What are the municipalities saying?

O I he also spoke with some of the most affected municipalities to try to understand what is happening and how they are getting around the situation.

One of them is Lagos, who tells our newspaper that, given “the magnitude of the situation and the unavailability of its own resources to respond to this volume of waste to be collected, the municipality resorted to the contracting of external services (machines and labour) to carry out the removal and transport of algae”. This work began last Thursday “and will continue in the coming days, until all the volume of algae accumulated on the sands is removed”.

If it is possible to remove all the algae, the municipality argues that “being a phenomenon that arises from the speed of spread and growth of this invasive species, the cleaning works are intended to have no end in view, that is to say that we will be able to achieve this in the next few days to clean all the algae that has already accumulated on the sand, but this will not prevent the situation from happening again during the bathing season, ”adds he.

In this municipality, the entire seafront between the city and Ponta da Piedade has been invaded by algae, “with three sands classified as bathing areas affected: Praia da Batata; Praia D. Ana and Praia do Camilo”. And he adds that “this situation had already occurred in 2022, all indications that it is becoming more and more frequent and more serious, due to the large volume of algae that is deposited by the sea on the sands”.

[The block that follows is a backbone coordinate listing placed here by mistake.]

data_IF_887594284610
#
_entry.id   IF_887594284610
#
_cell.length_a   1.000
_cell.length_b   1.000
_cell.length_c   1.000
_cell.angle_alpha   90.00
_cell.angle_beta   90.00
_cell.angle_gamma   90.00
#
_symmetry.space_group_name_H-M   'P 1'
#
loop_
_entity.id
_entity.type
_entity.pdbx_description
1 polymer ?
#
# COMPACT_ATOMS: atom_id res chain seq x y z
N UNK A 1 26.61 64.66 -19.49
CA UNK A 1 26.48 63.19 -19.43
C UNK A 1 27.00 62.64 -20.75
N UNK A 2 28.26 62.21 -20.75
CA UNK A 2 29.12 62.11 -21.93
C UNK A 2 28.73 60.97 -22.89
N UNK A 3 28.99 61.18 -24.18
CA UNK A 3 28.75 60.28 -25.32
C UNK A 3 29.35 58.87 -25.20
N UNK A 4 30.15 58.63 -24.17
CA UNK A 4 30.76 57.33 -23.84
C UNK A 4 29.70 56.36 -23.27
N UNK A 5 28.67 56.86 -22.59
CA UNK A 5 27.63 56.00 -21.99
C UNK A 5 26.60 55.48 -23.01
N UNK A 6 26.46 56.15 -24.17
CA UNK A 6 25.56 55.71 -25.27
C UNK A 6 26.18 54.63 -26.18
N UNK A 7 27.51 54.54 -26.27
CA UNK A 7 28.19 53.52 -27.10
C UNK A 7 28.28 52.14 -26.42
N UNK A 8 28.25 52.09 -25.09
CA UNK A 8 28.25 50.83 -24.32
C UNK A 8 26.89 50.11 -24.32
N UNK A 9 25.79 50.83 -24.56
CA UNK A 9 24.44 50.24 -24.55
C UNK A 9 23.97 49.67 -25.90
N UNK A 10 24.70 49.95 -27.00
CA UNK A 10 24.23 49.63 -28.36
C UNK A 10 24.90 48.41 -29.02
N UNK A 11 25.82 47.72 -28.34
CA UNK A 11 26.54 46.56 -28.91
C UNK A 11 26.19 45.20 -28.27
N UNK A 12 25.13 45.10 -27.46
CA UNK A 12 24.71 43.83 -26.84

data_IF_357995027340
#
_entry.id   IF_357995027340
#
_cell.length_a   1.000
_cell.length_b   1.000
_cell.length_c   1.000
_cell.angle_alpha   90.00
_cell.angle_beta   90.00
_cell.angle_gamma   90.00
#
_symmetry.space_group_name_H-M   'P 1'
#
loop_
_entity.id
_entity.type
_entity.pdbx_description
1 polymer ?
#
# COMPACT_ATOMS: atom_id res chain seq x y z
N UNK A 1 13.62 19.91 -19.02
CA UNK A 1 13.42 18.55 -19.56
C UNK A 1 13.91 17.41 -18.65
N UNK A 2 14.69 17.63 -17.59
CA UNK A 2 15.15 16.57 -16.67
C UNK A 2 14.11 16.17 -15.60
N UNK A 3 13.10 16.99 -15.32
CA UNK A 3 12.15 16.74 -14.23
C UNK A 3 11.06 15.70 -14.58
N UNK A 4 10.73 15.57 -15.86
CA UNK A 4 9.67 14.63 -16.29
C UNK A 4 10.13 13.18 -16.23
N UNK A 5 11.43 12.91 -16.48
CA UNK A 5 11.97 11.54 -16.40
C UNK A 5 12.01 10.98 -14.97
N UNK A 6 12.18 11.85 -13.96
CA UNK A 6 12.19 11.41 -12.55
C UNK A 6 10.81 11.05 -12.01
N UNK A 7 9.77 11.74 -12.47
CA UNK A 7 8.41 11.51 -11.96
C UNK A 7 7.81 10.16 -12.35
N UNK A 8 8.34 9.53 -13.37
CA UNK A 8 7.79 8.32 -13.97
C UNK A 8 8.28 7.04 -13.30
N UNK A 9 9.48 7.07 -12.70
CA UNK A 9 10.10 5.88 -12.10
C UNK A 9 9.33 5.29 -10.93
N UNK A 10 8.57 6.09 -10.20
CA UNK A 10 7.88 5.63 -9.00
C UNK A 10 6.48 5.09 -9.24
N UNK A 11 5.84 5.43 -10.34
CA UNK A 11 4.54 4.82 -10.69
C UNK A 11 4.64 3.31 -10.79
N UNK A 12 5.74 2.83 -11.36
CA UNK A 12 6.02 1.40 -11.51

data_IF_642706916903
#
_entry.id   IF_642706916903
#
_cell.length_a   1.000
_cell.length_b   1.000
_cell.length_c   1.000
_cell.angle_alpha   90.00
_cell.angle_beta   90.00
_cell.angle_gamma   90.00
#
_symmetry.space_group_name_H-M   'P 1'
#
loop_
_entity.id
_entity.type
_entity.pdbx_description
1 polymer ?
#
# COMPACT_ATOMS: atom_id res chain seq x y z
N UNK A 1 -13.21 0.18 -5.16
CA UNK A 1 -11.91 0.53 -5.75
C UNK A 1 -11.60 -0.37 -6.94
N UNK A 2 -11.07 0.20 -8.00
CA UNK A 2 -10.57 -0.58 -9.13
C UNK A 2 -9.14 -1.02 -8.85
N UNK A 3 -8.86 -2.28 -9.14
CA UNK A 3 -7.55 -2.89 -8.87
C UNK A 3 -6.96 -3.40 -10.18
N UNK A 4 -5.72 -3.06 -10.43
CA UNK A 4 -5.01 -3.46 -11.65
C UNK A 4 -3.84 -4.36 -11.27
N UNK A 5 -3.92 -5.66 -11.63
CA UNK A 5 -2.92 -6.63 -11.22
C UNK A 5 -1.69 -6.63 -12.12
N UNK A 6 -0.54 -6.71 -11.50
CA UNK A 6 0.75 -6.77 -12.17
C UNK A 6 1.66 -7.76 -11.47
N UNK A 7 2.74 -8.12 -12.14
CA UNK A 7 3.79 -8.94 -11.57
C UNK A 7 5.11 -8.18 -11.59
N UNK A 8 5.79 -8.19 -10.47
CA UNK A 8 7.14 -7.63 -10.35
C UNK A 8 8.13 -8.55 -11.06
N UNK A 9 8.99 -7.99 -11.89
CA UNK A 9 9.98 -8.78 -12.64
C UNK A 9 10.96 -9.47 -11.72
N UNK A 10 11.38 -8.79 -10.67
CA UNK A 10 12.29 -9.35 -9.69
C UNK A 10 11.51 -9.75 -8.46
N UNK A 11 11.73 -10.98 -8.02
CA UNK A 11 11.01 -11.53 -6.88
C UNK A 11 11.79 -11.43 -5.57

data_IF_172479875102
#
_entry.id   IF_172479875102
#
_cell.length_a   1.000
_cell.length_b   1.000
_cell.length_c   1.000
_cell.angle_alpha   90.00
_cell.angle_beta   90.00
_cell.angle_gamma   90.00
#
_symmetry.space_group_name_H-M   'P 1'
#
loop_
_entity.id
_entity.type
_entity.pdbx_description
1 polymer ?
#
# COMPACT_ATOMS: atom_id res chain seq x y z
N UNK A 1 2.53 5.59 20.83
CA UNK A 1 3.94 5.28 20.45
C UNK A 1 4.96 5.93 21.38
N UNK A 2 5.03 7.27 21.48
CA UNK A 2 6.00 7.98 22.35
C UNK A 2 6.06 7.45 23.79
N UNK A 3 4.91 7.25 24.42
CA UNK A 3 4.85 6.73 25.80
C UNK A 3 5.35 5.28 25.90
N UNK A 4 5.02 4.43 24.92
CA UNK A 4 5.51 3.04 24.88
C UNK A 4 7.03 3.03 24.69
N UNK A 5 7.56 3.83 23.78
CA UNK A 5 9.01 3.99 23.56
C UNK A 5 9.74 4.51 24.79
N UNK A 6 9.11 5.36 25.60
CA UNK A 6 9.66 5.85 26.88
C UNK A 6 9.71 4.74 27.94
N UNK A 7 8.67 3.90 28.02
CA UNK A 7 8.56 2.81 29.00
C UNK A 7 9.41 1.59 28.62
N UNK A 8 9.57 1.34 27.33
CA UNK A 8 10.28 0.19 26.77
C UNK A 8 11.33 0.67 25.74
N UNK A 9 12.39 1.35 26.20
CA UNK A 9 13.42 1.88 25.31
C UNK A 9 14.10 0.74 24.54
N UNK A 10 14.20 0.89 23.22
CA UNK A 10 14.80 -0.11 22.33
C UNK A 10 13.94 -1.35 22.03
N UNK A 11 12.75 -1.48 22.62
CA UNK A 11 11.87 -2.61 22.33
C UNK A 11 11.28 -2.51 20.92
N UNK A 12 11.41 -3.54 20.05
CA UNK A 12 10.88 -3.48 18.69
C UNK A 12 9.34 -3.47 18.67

Just for this bathing season, the municipality has already been forced to contract services worth 100,000 euros, but “the final cost will depend on the frequency and extent of this invasion”. The chamber specifies that it is “a complex, long and costly operation”, explaining that “firstly because it can only be carried out at certain times of the day, more precisely at low tide. In addition, the characteristics of the coast, with several beaches nestled in an area with high cliffs and accessible by stairs (as is the case in D. Ana and Praia do Camilo), impose the bagging of seaweed and its removal by sea, with the use of boats”.

However, the phenomenon did not keep bathers away. “Fortunately, we have other beaches and three large sandy areas which at the moment are not affected by this problem, providing an excellent alternative for those who cannot currently use the aforementioned rocky beaches. We are talking about Meia Praia, a beach and a bay several kilometers long, Porto de Mós and Praia da Luz, which have all the conditions to receive vacationers and bathers and an equally unique beauty, ”explains the municipality.

As to whether there are predictions for the end of this “scourge”, the municipality of Lagos says that researchers, including from the Center for Marine Sciences (CCMAR) and the University of the Algarve, are “studying the phenomenon, so only the scientific community will be able to help the authorities to take the best decisions and measures to stop, or at least minimize, this proliferation of invasive species and the disturbances that result from it, as well as to discover the possibilities of recovering the residues of this organic matter”. However, as this is a problem “that affects various parts of the Algarve coast and involves more than one municipality, we also understand that the matter deserves to be discussed at AMAL headquarters, in order to agree positions and adopt a uniform performance policy.”

For its part, the Municipality of Portimão indicates that, at the moment, “this situation is already quite different, being only part of a very residual part of a beach (Prainha) that has not yet been removed due to “difficult access. All the other beaches – eight kilometers of beaches -, guarantees the municipality, “are free of algae”.

So far, the Portimão Council has already eliminated around 20,000 cubic meters of this algae and “it is estimated that to date around 70,000 euros of the municipality’s money have been spent”.

Assuming this is “an unprecedented situation in Portugal and monitored by the competent authorities”, the board says that, in what it is responsible for, it guarantees a “team ready to support whenever necessary, in order to quickly remove the algae if they are back on the shore.